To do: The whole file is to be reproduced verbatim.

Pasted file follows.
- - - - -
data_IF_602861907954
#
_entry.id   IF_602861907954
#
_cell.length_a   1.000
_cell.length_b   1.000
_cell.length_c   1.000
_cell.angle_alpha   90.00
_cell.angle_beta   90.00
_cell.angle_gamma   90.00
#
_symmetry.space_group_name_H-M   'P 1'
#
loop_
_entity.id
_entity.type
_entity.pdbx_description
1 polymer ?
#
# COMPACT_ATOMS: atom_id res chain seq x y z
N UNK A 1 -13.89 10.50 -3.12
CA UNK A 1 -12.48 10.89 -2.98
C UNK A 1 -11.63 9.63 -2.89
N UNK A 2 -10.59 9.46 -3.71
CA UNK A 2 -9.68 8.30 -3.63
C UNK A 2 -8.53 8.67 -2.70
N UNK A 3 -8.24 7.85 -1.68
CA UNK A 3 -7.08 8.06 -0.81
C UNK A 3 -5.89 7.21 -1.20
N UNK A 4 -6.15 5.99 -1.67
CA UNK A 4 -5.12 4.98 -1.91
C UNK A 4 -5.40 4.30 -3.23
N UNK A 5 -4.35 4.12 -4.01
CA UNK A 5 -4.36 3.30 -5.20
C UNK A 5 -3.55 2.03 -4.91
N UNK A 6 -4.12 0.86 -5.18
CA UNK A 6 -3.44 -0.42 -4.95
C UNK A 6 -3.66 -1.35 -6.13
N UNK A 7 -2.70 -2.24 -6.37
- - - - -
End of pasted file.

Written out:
data_IF_602861907954
#
_entry.id   IF_602861907954
#
_cell.length_a   1.000
_cell.length_b   1.000
_cell.length_c   1.000
_cell.angle_alpha   90.00
_cell.angle_beta   90.00
_cell.angle_gamma   90.00
#
_symmetry.space_group_name_H-M   'P 1'
#
loop_
_entity.id
_entity.type
_entity.pdbx_description
1 polymer ?
#
# COMPACT_ATOMS: atom_id res chain seq x y z
N UNK A 1 -13.89 10.50 -3.12
CA UNK A 1 -12.48 10.89 -2.98
C UNK A 1 -11.63 9.63 -2.89
N UNK A 2 -10.59 9.46 -3.71
CA UNK A 2 -9.68 8.30 -3.63
C UNK A 2 -8.53 8.67 -2.70
N UNK A 3 -8.24 7.85 -1.68
CA UNK A 3 -7.08 8.06 -0.81
C UNK A 3 -5.89 7.21 -1.20
N UNK A 4 -6.15 5.99 -1.67
CA UNK A 4 -5.12 4.98 -1.91
C UNK A 4 -5.40 4.30 -3.23
N UNK A 5 -4.35 4.12 -4.01
CA UNK A 5 -4.36 3.30 -5.20
C UNK A 5 -3.55 2.03 -4.91
N UNK A 6 -4.12 0.86 -5.18
CA UNK A 6 -3.44 -0.42 -4.95
C UNK A 6 -3.66 -1.35 -6.13
N UNK A 7 -2.70 -2.24 -6.37